Holiday Watch: A Princess For Christmas

This is one movie I’m not going to beat around the bush about—it’s a delightful holiday fairy tale that is tender without the treacle, a fantasy while still being grounded, and doesn’t take itself so seriously that it loses its ability to be unashamed entertainment. A Princess For Christmas is a fun melting pot that takes the familiar and creates its own magic.

Katie McGrath plays Jules Daly, the smart and loving aunt and guardian of Milo and Maddie, who were orphaned the year before when both their parents were killed in an accident. The trio is whisked off to Castlebury to spend the holidays with the children’s grandfather, Edward the Duke of Castlebury (Sir Roger Moore), who had cut-off and estranged Milo and Maddie’s parents because their father had the audacity to marry a commoner. Once at the castle, Jules makes the acquaintance of the children’s uncle, Ashton Huntington Prince of Castlebury (Sam Heughan). From then on, family bonding ensues…with a few bumps.

The tone of the movie is a little bit The Princess Diaries (both movies, but mostly the second) with a fair helping of Sabrina (the 1995 version, which I prefer over the 1954 edition). Carrying the tone is Katie McGrath. Her Jules feels like the happy blending of Kat Dennings, Anne Hathaway, and Kate Winslet. The character is amazingly, unaffectedly grounded for this sort of fantasy romance and is a big reason why this movie stands out from the crowd.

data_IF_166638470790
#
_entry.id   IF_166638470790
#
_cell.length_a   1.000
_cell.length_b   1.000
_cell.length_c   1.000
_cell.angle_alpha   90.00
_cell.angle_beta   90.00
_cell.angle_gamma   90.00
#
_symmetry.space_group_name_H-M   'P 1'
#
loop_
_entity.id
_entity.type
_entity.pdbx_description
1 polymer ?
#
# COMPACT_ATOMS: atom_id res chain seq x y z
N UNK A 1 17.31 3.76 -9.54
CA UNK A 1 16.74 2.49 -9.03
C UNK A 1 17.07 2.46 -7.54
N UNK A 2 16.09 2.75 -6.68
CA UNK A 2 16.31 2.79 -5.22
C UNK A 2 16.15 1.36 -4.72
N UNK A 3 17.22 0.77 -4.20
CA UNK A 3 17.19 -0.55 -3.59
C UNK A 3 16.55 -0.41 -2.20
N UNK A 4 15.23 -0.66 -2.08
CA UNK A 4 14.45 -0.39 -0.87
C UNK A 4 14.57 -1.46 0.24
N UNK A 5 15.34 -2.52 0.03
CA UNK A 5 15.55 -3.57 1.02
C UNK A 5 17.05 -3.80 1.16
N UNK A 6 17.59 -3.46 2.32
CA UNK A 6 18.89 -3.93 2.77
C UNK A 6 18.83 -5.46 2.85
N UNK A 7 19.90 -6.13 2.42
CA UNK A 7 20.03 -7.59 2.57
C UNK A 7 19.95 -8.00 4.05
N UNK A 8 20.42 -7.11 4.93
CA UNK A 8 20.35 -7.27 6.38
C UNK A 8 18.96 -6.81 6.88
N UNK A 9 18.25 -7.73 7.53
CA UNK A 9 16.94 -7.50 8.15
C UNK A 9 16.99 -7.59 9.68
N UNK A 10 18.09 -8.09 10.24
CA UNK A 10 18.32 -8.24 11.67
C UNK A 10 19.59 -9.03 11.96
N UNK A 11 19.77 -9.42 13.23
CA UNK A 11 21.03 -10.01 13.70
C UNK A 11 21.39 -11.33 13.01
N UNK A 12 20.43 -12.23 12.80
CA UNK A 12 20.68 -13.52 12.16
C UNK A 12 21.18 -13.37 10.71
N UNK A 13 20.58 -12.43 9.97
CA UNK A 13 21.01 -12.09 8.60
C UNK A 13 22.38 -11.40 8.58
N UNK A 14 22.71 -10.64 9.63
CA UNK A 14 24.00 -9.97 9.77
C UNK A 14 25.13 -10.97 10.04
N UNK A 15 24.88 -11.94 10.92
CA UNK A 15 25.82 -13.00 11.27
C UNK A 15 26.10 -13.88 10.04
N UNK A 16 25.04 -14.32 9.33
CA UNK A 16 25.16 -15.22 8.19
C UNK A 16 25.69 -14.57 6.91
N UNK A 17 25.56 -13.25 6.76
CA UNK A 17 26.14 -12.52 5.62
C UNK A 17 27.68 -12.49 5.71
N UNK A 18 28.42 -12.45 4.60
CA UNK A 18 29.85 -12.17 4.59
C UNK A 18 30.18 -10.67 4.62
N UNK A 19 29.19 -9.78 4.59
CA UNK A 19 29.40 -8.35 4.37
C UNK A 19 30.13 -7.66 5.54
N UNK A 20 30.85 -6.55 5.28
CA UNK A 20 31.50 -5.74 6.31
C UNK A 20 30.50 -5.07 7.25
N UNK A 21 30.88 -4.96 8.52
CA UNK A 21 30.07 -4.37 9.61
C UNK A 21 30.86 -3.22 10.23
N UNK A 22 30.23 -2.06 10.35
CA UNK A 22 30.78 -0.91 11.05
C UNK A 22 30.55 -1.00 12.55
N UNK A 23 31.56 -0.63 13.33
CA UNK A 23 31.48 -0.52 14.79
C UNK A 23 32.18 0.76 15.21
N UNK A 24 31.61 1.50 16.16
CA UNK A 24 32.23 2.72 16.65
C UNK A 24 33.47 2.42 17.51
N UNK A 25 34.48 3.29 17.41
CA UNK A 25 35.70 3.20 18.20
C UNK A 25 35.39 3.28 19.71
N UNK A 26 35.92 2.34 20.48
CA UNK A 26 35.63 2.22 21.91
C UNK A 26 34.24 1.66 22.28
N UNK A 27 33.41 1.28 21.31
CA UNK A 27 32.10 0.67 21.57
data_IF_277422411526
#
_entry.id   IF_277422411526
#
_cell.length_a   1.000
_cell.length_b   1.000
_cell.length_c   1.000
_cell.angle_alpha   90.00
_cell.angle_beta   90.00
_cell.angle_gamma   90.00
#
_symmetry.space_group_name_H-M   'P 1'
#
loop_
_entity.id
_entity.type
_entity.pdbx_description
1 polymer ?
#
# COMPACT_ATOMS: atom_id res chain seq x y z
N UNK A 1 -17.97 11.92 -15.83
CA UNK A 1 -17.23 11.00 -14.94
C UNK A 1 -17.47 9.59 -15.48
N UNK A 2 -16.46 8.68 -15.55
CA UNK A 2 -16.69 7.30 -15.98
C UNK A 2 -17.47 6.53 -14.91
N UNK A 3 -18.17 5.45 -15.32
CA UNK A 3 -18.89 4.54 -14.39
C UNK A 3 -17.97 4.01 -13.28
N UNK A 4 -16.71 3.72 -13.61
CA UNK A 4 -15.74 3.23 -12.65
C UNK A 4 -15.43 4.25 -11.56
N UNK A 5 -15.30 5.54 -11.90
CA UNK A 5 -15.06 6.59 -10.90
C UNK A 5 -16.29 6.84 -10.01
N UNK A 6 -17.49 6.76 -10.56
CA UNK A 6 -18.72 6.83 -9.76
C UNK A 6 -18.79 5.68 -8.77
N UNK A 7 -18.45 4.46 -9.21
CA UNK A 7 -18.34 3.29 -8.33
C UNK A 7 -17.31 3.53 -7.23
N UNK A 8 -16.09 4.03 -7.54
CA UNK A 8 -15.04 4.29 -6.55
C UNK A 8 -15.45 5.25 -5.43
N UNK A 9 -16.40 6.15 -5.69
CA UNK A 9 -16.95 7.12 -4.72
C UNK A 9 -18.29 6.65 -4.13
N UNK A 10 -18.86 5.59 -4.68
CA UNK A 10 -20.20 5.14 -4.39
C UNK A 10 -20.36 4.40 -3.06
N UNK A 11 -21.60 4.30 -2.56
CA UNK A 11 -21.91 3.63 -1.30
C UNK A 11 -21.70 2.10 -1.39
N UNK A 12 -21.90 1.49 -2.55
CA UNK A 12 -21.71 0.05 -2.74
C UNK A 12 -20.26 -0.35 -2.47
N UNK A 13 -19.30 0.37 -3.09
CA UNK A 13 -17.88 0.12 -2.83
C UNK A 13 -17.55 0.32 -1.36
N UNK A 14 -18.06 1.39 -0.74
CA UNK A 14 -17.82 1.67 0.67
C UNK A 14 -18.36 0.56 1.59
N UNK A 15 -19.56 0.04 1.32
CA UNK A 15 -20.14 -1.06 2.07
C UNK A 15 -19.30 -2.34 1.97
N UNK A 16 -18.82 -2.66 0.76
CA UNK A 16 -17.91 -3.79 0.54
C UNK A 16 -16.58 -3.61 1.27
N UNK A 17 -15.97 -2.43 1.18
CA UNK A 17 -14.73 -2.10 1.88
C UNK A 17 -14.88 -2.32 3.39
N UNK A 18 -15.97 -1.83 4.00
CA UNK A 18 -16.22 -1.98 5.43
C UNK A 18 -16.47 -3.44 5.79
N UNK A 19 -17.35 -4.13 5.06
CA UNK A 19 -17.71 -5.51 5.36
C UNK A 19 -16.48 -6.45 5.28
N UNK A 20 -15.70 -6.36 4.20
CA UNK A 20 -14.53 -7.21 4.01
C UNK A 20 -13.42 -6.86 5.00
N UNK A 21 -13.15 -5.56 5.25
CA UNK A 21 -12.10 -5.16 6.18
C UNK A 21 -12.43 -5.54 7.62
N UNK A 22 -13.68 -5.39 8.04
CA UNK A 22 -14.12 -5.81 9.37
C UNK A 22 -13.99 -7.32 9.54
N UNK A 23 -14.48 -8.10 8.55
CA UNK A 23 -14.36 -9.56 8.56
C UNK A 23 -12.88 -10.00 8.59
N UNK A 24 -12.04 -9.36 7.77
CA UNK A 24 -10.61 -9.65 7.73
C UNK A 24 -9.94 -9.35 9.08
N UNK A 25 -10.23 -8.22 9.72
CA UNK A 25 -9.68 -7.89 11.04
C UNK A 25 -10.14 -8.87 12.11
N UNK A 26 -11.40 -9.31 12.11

I often rail about the third leg in a romance triangle being obviously the wrong person for the affections of the love interest. In this case, I didn’t mind so much. Given the class structure played out in the story, the rival, though obviously of the wrong temperament, was an organic character presence.

About the only aspect of the movie that took me out of the story were the parts of the score which were straight out from one of my non-guilty pleasure movies, Practical Magic. Normally I don’t notice the score unless it contains sung songs that are brought to the fore so that they can’t be ignored. In this case, however, the repeating motif was distinctive and identifiable.

Again, I found this to be a very entertaining holiday movie. Yes, it borrows ideas from many other sources, but it isn’t a blatant rip-off of any of them. Watch it on its own merits. I think you’ll be happy you did.

4.25 of 5 

Photo: Copyright 2011 Crown Media Holdings, Inc./Photographer Toni Salabasev

For more movies, go to the list at: Watching the Holiday Movies

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